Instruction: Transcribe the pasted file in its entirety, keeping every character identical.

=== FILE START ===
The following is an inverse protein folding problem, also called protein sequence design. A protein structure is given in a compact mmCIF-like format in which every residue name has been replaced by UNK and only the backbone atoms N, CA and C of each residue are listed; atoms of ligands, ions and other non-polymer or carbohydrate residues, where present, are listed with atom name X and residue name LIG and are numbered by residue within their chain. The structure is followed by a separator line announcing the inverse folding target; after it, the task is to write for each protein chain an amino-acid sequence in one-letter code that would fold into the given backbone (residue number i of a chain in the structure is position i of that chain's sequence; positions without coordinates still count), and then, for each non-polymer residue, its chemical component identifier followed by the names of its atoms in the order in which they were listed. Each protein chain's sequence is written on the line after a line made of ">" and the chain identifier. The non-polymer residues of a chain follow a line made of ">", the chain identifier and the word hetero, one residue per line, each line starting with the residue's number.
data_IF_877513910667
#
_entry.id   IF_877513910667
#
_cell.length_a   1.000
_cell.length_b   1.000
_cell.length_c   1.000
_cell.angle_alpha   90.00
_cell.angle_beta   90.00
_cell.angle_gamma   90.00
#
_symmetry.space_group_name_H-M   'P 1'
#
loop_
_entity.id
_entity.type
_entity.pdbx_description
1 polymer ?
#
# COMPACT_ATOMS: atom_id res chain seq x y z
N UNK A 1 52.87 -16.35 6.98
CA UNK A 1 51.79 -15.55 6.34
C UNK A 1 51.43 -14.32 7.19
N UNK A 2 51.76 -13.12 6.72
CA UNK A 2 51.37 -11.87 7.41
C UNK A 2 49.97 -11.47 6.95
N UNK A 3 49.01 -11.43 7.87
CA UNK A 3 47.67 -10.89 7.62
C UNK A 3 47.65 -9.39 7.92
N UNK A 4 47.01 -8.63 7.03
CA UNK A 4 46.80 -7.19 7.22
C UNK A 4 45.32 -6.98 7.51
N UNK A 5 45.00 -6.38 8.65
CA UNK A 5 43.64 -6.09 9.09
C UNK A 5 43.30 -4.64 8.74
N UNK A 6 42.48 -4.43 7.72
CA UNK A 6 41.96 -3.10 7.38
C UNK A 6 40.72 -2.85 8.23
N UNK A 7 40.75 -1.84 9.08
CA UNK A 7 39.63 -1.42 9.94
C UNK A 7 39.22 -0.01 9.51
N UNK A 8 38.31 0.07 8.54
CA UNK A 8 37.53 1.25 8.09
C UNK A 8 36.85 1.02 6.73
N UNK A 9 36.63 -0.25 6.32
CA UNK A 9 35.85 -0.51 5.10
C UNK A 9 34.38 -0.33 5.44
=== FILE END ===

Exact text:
The following is an inverse protein folding problem, also called protein sequence design. A protein structure is given in a compact mmCIF-like format in which every residue name has been replaced by UNK and only the backbone atoms N, CA and C of each residue are listed; atoms of ligands, ions and other non-polymer or carbohydrate residues, where present, are listed with atom name X and residue name LIG and are numbered by residue within their chain. The structure is followed by a separator line announcing the inverse folding target; after it, the task is to write for each protein chain an amino-acid sequence in one-letter code that would fold into the given backbone (residue number i of a chain in the structure is position i of that chain's sequence; positions without coordinates still count), and then, for each non-polymer residue, its chemical component identifier followed by the names of its atoms in the order in which they were listed. Each protein chain's sequence is written on the line after a line made of ">" and the chain identifier. The non-polymer residues of a chain follow a line made of ">", the chain identifier and the word hetero, one residue per line, each line starting with the residue's number.
data_IF_877513910667
#
_entry.id   IF_877513910667
#
_cell.length_a   1.000
_cell.length_b   1.000
_cell.length_c   1.000
_cell.angle_alpha   90.00
_cell.angle_beta   90.00
_cell.angle_gamma   90.00
#
_symmetry.space_group_name_H-M   'P 1'
#
loop_
_entity.id
_entity.type
_entity.pdbx_description
1 polymer ?
#
# COMPACT_ATOMS: atom_id res chain seq x y z
N UNK A 1 52.87 -16.35 6.98
CA UNK A 1 51.79 -15.55 6.34
C UNK A 1 51.43 -14.32 7.19
N UNK A 2 51.76 -13.12 6.72
CA UNK A 2 51.37 -11.87 7.41
C UNK A 2 49.97 -11.47 6.95
N UNK A 3 49.01 -11.43 7.87
CA UNK A 3 47.67 -10.89 7.62
C UNK A 3 47.65 -9.39 7.92
N UNK A 4 47.01 -8.63 7.03
CA UNK A 4 46.80 -7.19 7.22
C UNK A 4 45.32 -6.98 7.51
N UNK A 5 45.00 -6.38 8.65
CA UNK A 5 43.64 -6.09 9.09
C UNK A 5 43.30 -4.64 8.74
N UNK A 6 42.48 -4.43 7.72
CA UNK A 6 41.96 -3.10 7.38
C UNK A 6 40.72 -2.85 8.23
N UNK A 7 40.75 -1.84 9.08
CA UNK A 7 39.63 -1.42 9.94
C UNK A 7 39.22 -0.01 9.51
N UNK A 8 38.31 0.07 8.54
CA UNK A 8 37.53 1.25 8.09
C UNK A 8 36.85 1.02 6.73
N UNK A 9 36.63 -0.25 6.32
CA UNK A 9 35.85 -0.51 5.10
C UNK A 9 34.38 -0.33 5.44